Not Sonos fast there: Audio company Sonos scored a big $32.5 million win against Google a while back. Now it transpires that the company’s patents were deemed unenforceable and invalid. Whoops. A federal judge threw out the $32.5 million win this week.
When it clicks, it really clicks: We took a deep look at Pixel 8, and our team discovered that it delivers solid performance and design upgrades. The camera got a particularly enthusiastic shout-out, with Darrell declaring that Google’s Pixel 8 Pro camera is the new mobile photography champ, and Brian waxing lyrical about the phone’s picture-snapper in “The camera’s still the thing.”
Who needs computers anyway?: It seems like all our mobile devices may be starting to cannibalize sales of personal computers — Ron reports that PC shipments decline slows in Q3 2023 and that Apple’s sales plunge over 23%.
Let’s get together
Reddit’s API-powered chaos continues, but it appears that things are starting to resolve a little. Third-party Reddit app Narwhal says it hopes to survive Reddit’s app purge with a subscription plan.
Apropos “getting together,” Amanda reports that VidCon is still kickin’. For the first time, the conference hosted an industry leadership summit, where creator economy experts and creators could hash out their grievances with the state of the business and share ideas to make the job of a creator more sustainable. That makes sense, unlike creators raising venture capital: It’s so eye-wateringly hard to make money as a creator, I’d love to see the pitch that convinces a VC to cut a check to a creator, with a realistic expectation of a venture-scale return.
Maybe they were hiding behind the sofa?: Sarah reports that Mastodon actually has 407K+ more monthly users than it thought — and it seems like Twitter has a lot more traffic than Musk said. Still, the peak now is about the same as it was a decade ago, and it’s unclear what the social platform can do to encourage more growth.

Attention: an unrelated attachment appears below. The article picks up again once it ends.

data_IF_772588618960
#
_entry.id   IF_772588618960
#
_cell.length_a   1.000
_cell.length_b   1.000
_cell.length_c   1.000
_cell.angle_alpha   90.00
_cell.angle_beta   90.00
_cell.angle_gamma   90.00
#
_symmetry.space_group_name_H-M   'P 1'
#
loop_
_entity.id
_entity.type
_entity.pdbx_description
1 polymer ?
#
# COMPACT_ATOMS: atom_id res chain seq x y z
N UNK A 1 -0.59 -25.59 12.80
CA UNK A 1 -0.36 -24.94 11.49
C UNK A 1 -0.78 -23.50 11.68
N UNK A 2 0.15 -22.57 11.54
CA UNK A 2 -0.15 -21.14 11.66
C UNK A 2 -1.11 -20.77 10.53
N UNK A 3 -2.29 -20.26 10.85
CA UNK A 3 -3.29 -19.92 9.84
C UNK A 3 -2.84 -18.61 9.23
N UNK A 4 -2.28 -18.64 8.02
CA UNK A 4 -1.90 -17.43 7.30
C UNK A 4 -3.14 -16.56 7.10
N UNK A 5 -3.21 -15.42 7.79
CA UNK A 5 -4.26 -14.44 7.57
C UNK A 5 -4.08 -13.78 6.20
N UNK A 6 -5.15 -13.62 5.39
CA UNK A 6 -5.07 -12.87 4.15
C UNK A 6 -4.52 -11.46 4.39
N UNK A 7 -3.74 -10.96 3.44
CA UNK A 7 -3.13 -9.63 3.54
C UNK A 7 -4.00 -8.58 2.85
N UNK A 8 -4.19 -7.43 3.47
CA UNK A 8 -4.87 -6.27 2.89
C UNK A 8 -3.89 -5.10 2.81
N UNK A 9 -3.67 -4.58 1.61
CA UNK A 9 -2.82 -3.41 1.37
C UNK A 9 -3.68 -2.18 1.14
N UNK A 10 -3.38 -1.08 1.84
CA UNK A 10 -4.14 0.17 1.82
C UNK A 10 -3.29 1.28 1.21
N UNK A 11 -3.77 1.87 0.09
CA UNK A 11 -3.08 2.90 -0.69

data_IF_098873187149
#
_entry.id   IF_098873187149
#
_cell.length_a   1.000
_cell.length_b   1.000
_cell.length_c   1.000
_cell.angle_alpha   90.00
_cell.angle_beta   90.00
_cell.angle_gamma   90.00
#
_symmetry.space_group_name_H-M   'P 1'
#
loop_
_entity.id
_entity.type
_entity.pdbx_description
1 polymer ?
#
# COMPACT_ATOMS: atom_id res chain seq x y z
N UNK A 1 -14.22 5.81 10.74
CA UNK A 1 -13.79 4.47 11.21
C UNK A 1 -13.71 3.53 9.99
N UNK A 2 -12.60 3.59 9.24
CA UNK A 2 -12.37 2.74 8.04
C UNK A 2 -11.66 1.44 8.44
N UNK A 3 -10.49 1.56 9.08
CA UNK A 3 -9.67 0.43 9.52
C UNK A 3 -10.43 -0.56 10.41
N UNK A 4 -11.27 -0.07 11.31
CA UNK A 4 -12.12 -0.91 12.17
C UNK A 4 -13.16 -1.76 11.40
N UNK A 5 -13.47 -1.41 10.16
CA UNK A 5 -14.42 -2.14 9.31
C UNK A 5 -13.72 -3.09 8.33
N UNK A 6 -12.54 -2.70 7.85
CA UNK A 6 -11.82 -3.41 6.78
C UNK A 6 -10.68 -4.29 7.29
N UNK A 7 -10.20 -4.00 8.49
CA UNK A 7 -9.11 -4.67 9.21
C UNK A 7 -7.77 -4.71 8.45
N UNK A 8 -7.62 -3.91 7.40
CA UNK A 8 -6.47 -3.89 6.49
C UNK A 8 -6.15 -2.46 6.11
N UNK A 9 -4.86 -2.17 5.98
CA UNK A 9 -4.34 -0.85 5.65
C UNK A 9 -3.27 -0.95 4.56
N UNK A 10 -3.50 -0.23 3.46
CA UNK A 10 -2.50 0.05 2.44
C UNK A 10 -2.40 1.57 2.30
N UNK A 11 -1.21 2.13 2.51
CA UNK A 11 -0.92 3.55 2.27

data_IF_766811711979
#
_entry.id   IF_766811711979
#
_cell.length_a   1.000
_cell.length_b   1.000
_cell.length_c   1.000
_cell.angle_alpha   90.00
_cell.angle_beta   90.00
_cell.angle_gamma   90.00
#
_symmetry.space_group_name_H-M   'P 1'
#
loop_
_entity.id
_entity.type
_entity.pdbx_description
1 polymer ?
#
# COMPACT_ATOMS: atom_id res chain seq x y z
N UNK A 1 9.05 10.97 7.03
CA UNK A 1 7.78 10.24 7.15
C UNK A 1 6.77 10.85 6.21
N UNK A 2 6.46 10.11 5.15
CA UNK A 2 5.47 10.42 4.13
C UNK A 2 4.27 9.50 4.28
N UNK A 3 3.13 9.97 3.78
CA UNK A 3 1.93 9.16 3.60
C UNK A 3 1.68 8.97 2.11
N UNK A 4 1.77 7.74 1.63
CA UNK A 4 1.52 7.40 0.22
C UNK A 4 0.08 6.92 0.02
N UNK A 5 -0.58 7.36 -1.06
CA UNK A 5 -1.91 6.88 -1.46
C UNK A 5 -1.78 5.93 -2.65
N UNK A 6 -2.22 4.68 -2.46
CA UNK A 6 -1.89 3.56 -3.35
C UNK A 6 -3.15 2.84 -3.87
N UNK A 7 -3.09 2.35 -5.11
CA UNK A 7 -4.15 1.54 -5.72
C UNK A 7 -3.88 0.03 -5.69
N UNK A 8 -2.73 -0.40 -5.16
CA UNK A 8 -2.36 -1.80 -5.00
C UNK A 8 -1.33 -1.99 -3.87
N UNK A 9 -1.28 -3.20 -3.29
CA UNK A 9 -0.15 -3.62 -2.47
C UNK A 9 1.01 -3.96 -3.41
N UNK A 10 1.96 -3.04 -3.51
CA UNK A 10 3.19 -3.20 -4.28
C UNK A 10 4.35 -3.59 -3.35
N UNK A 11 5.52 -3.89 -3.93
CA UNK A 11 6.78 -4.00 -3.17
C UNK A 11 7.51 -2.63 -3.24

A social social network network: Lauren reports that a former TikTok employee is building a social app for content creators to network and “spill the tea,” so creators can help each other out making better, more engaging content.
X may go ad-free?: It appears that X (formerly Twitter) is testing three tiers of its Premium service, its CEO says. Under the hood, code shows one tier may be ad-free. If it’s also troll free, please take my money right now.
Top reads on TechCrunch this week
A lot of amazing news on the site this week, but if we go by the raw numbers, here are the most popular stories — the ones that I didn’t already cover above, that is.
Passwords? We don’t need no steenkin’ passwords: Passkeys are a phishing-resistant alternative to passwords that allow users to sign in to accounts using the same biometrics or PINs they use to unlock their devices or with a physical security key. Google is now making it the default sign-in method for all users.
2 sec, let me text you some cash: When questioned about Mastercard’s prospects in emerging markets such as India, Mastercard’s CFO Sachin Mehra praised UPI for helping with digitization but voiced reservations about its commercial sustainability, saying it is an “incredibly painful experience” for ecosystem participants.
Bravely browsing — or searching — for a new job . . . : Brave Software, the maker of Brave Browser and Search, confirmed that it has laid off 9% of its workforce across departments.
#Founders #events #TechCrunch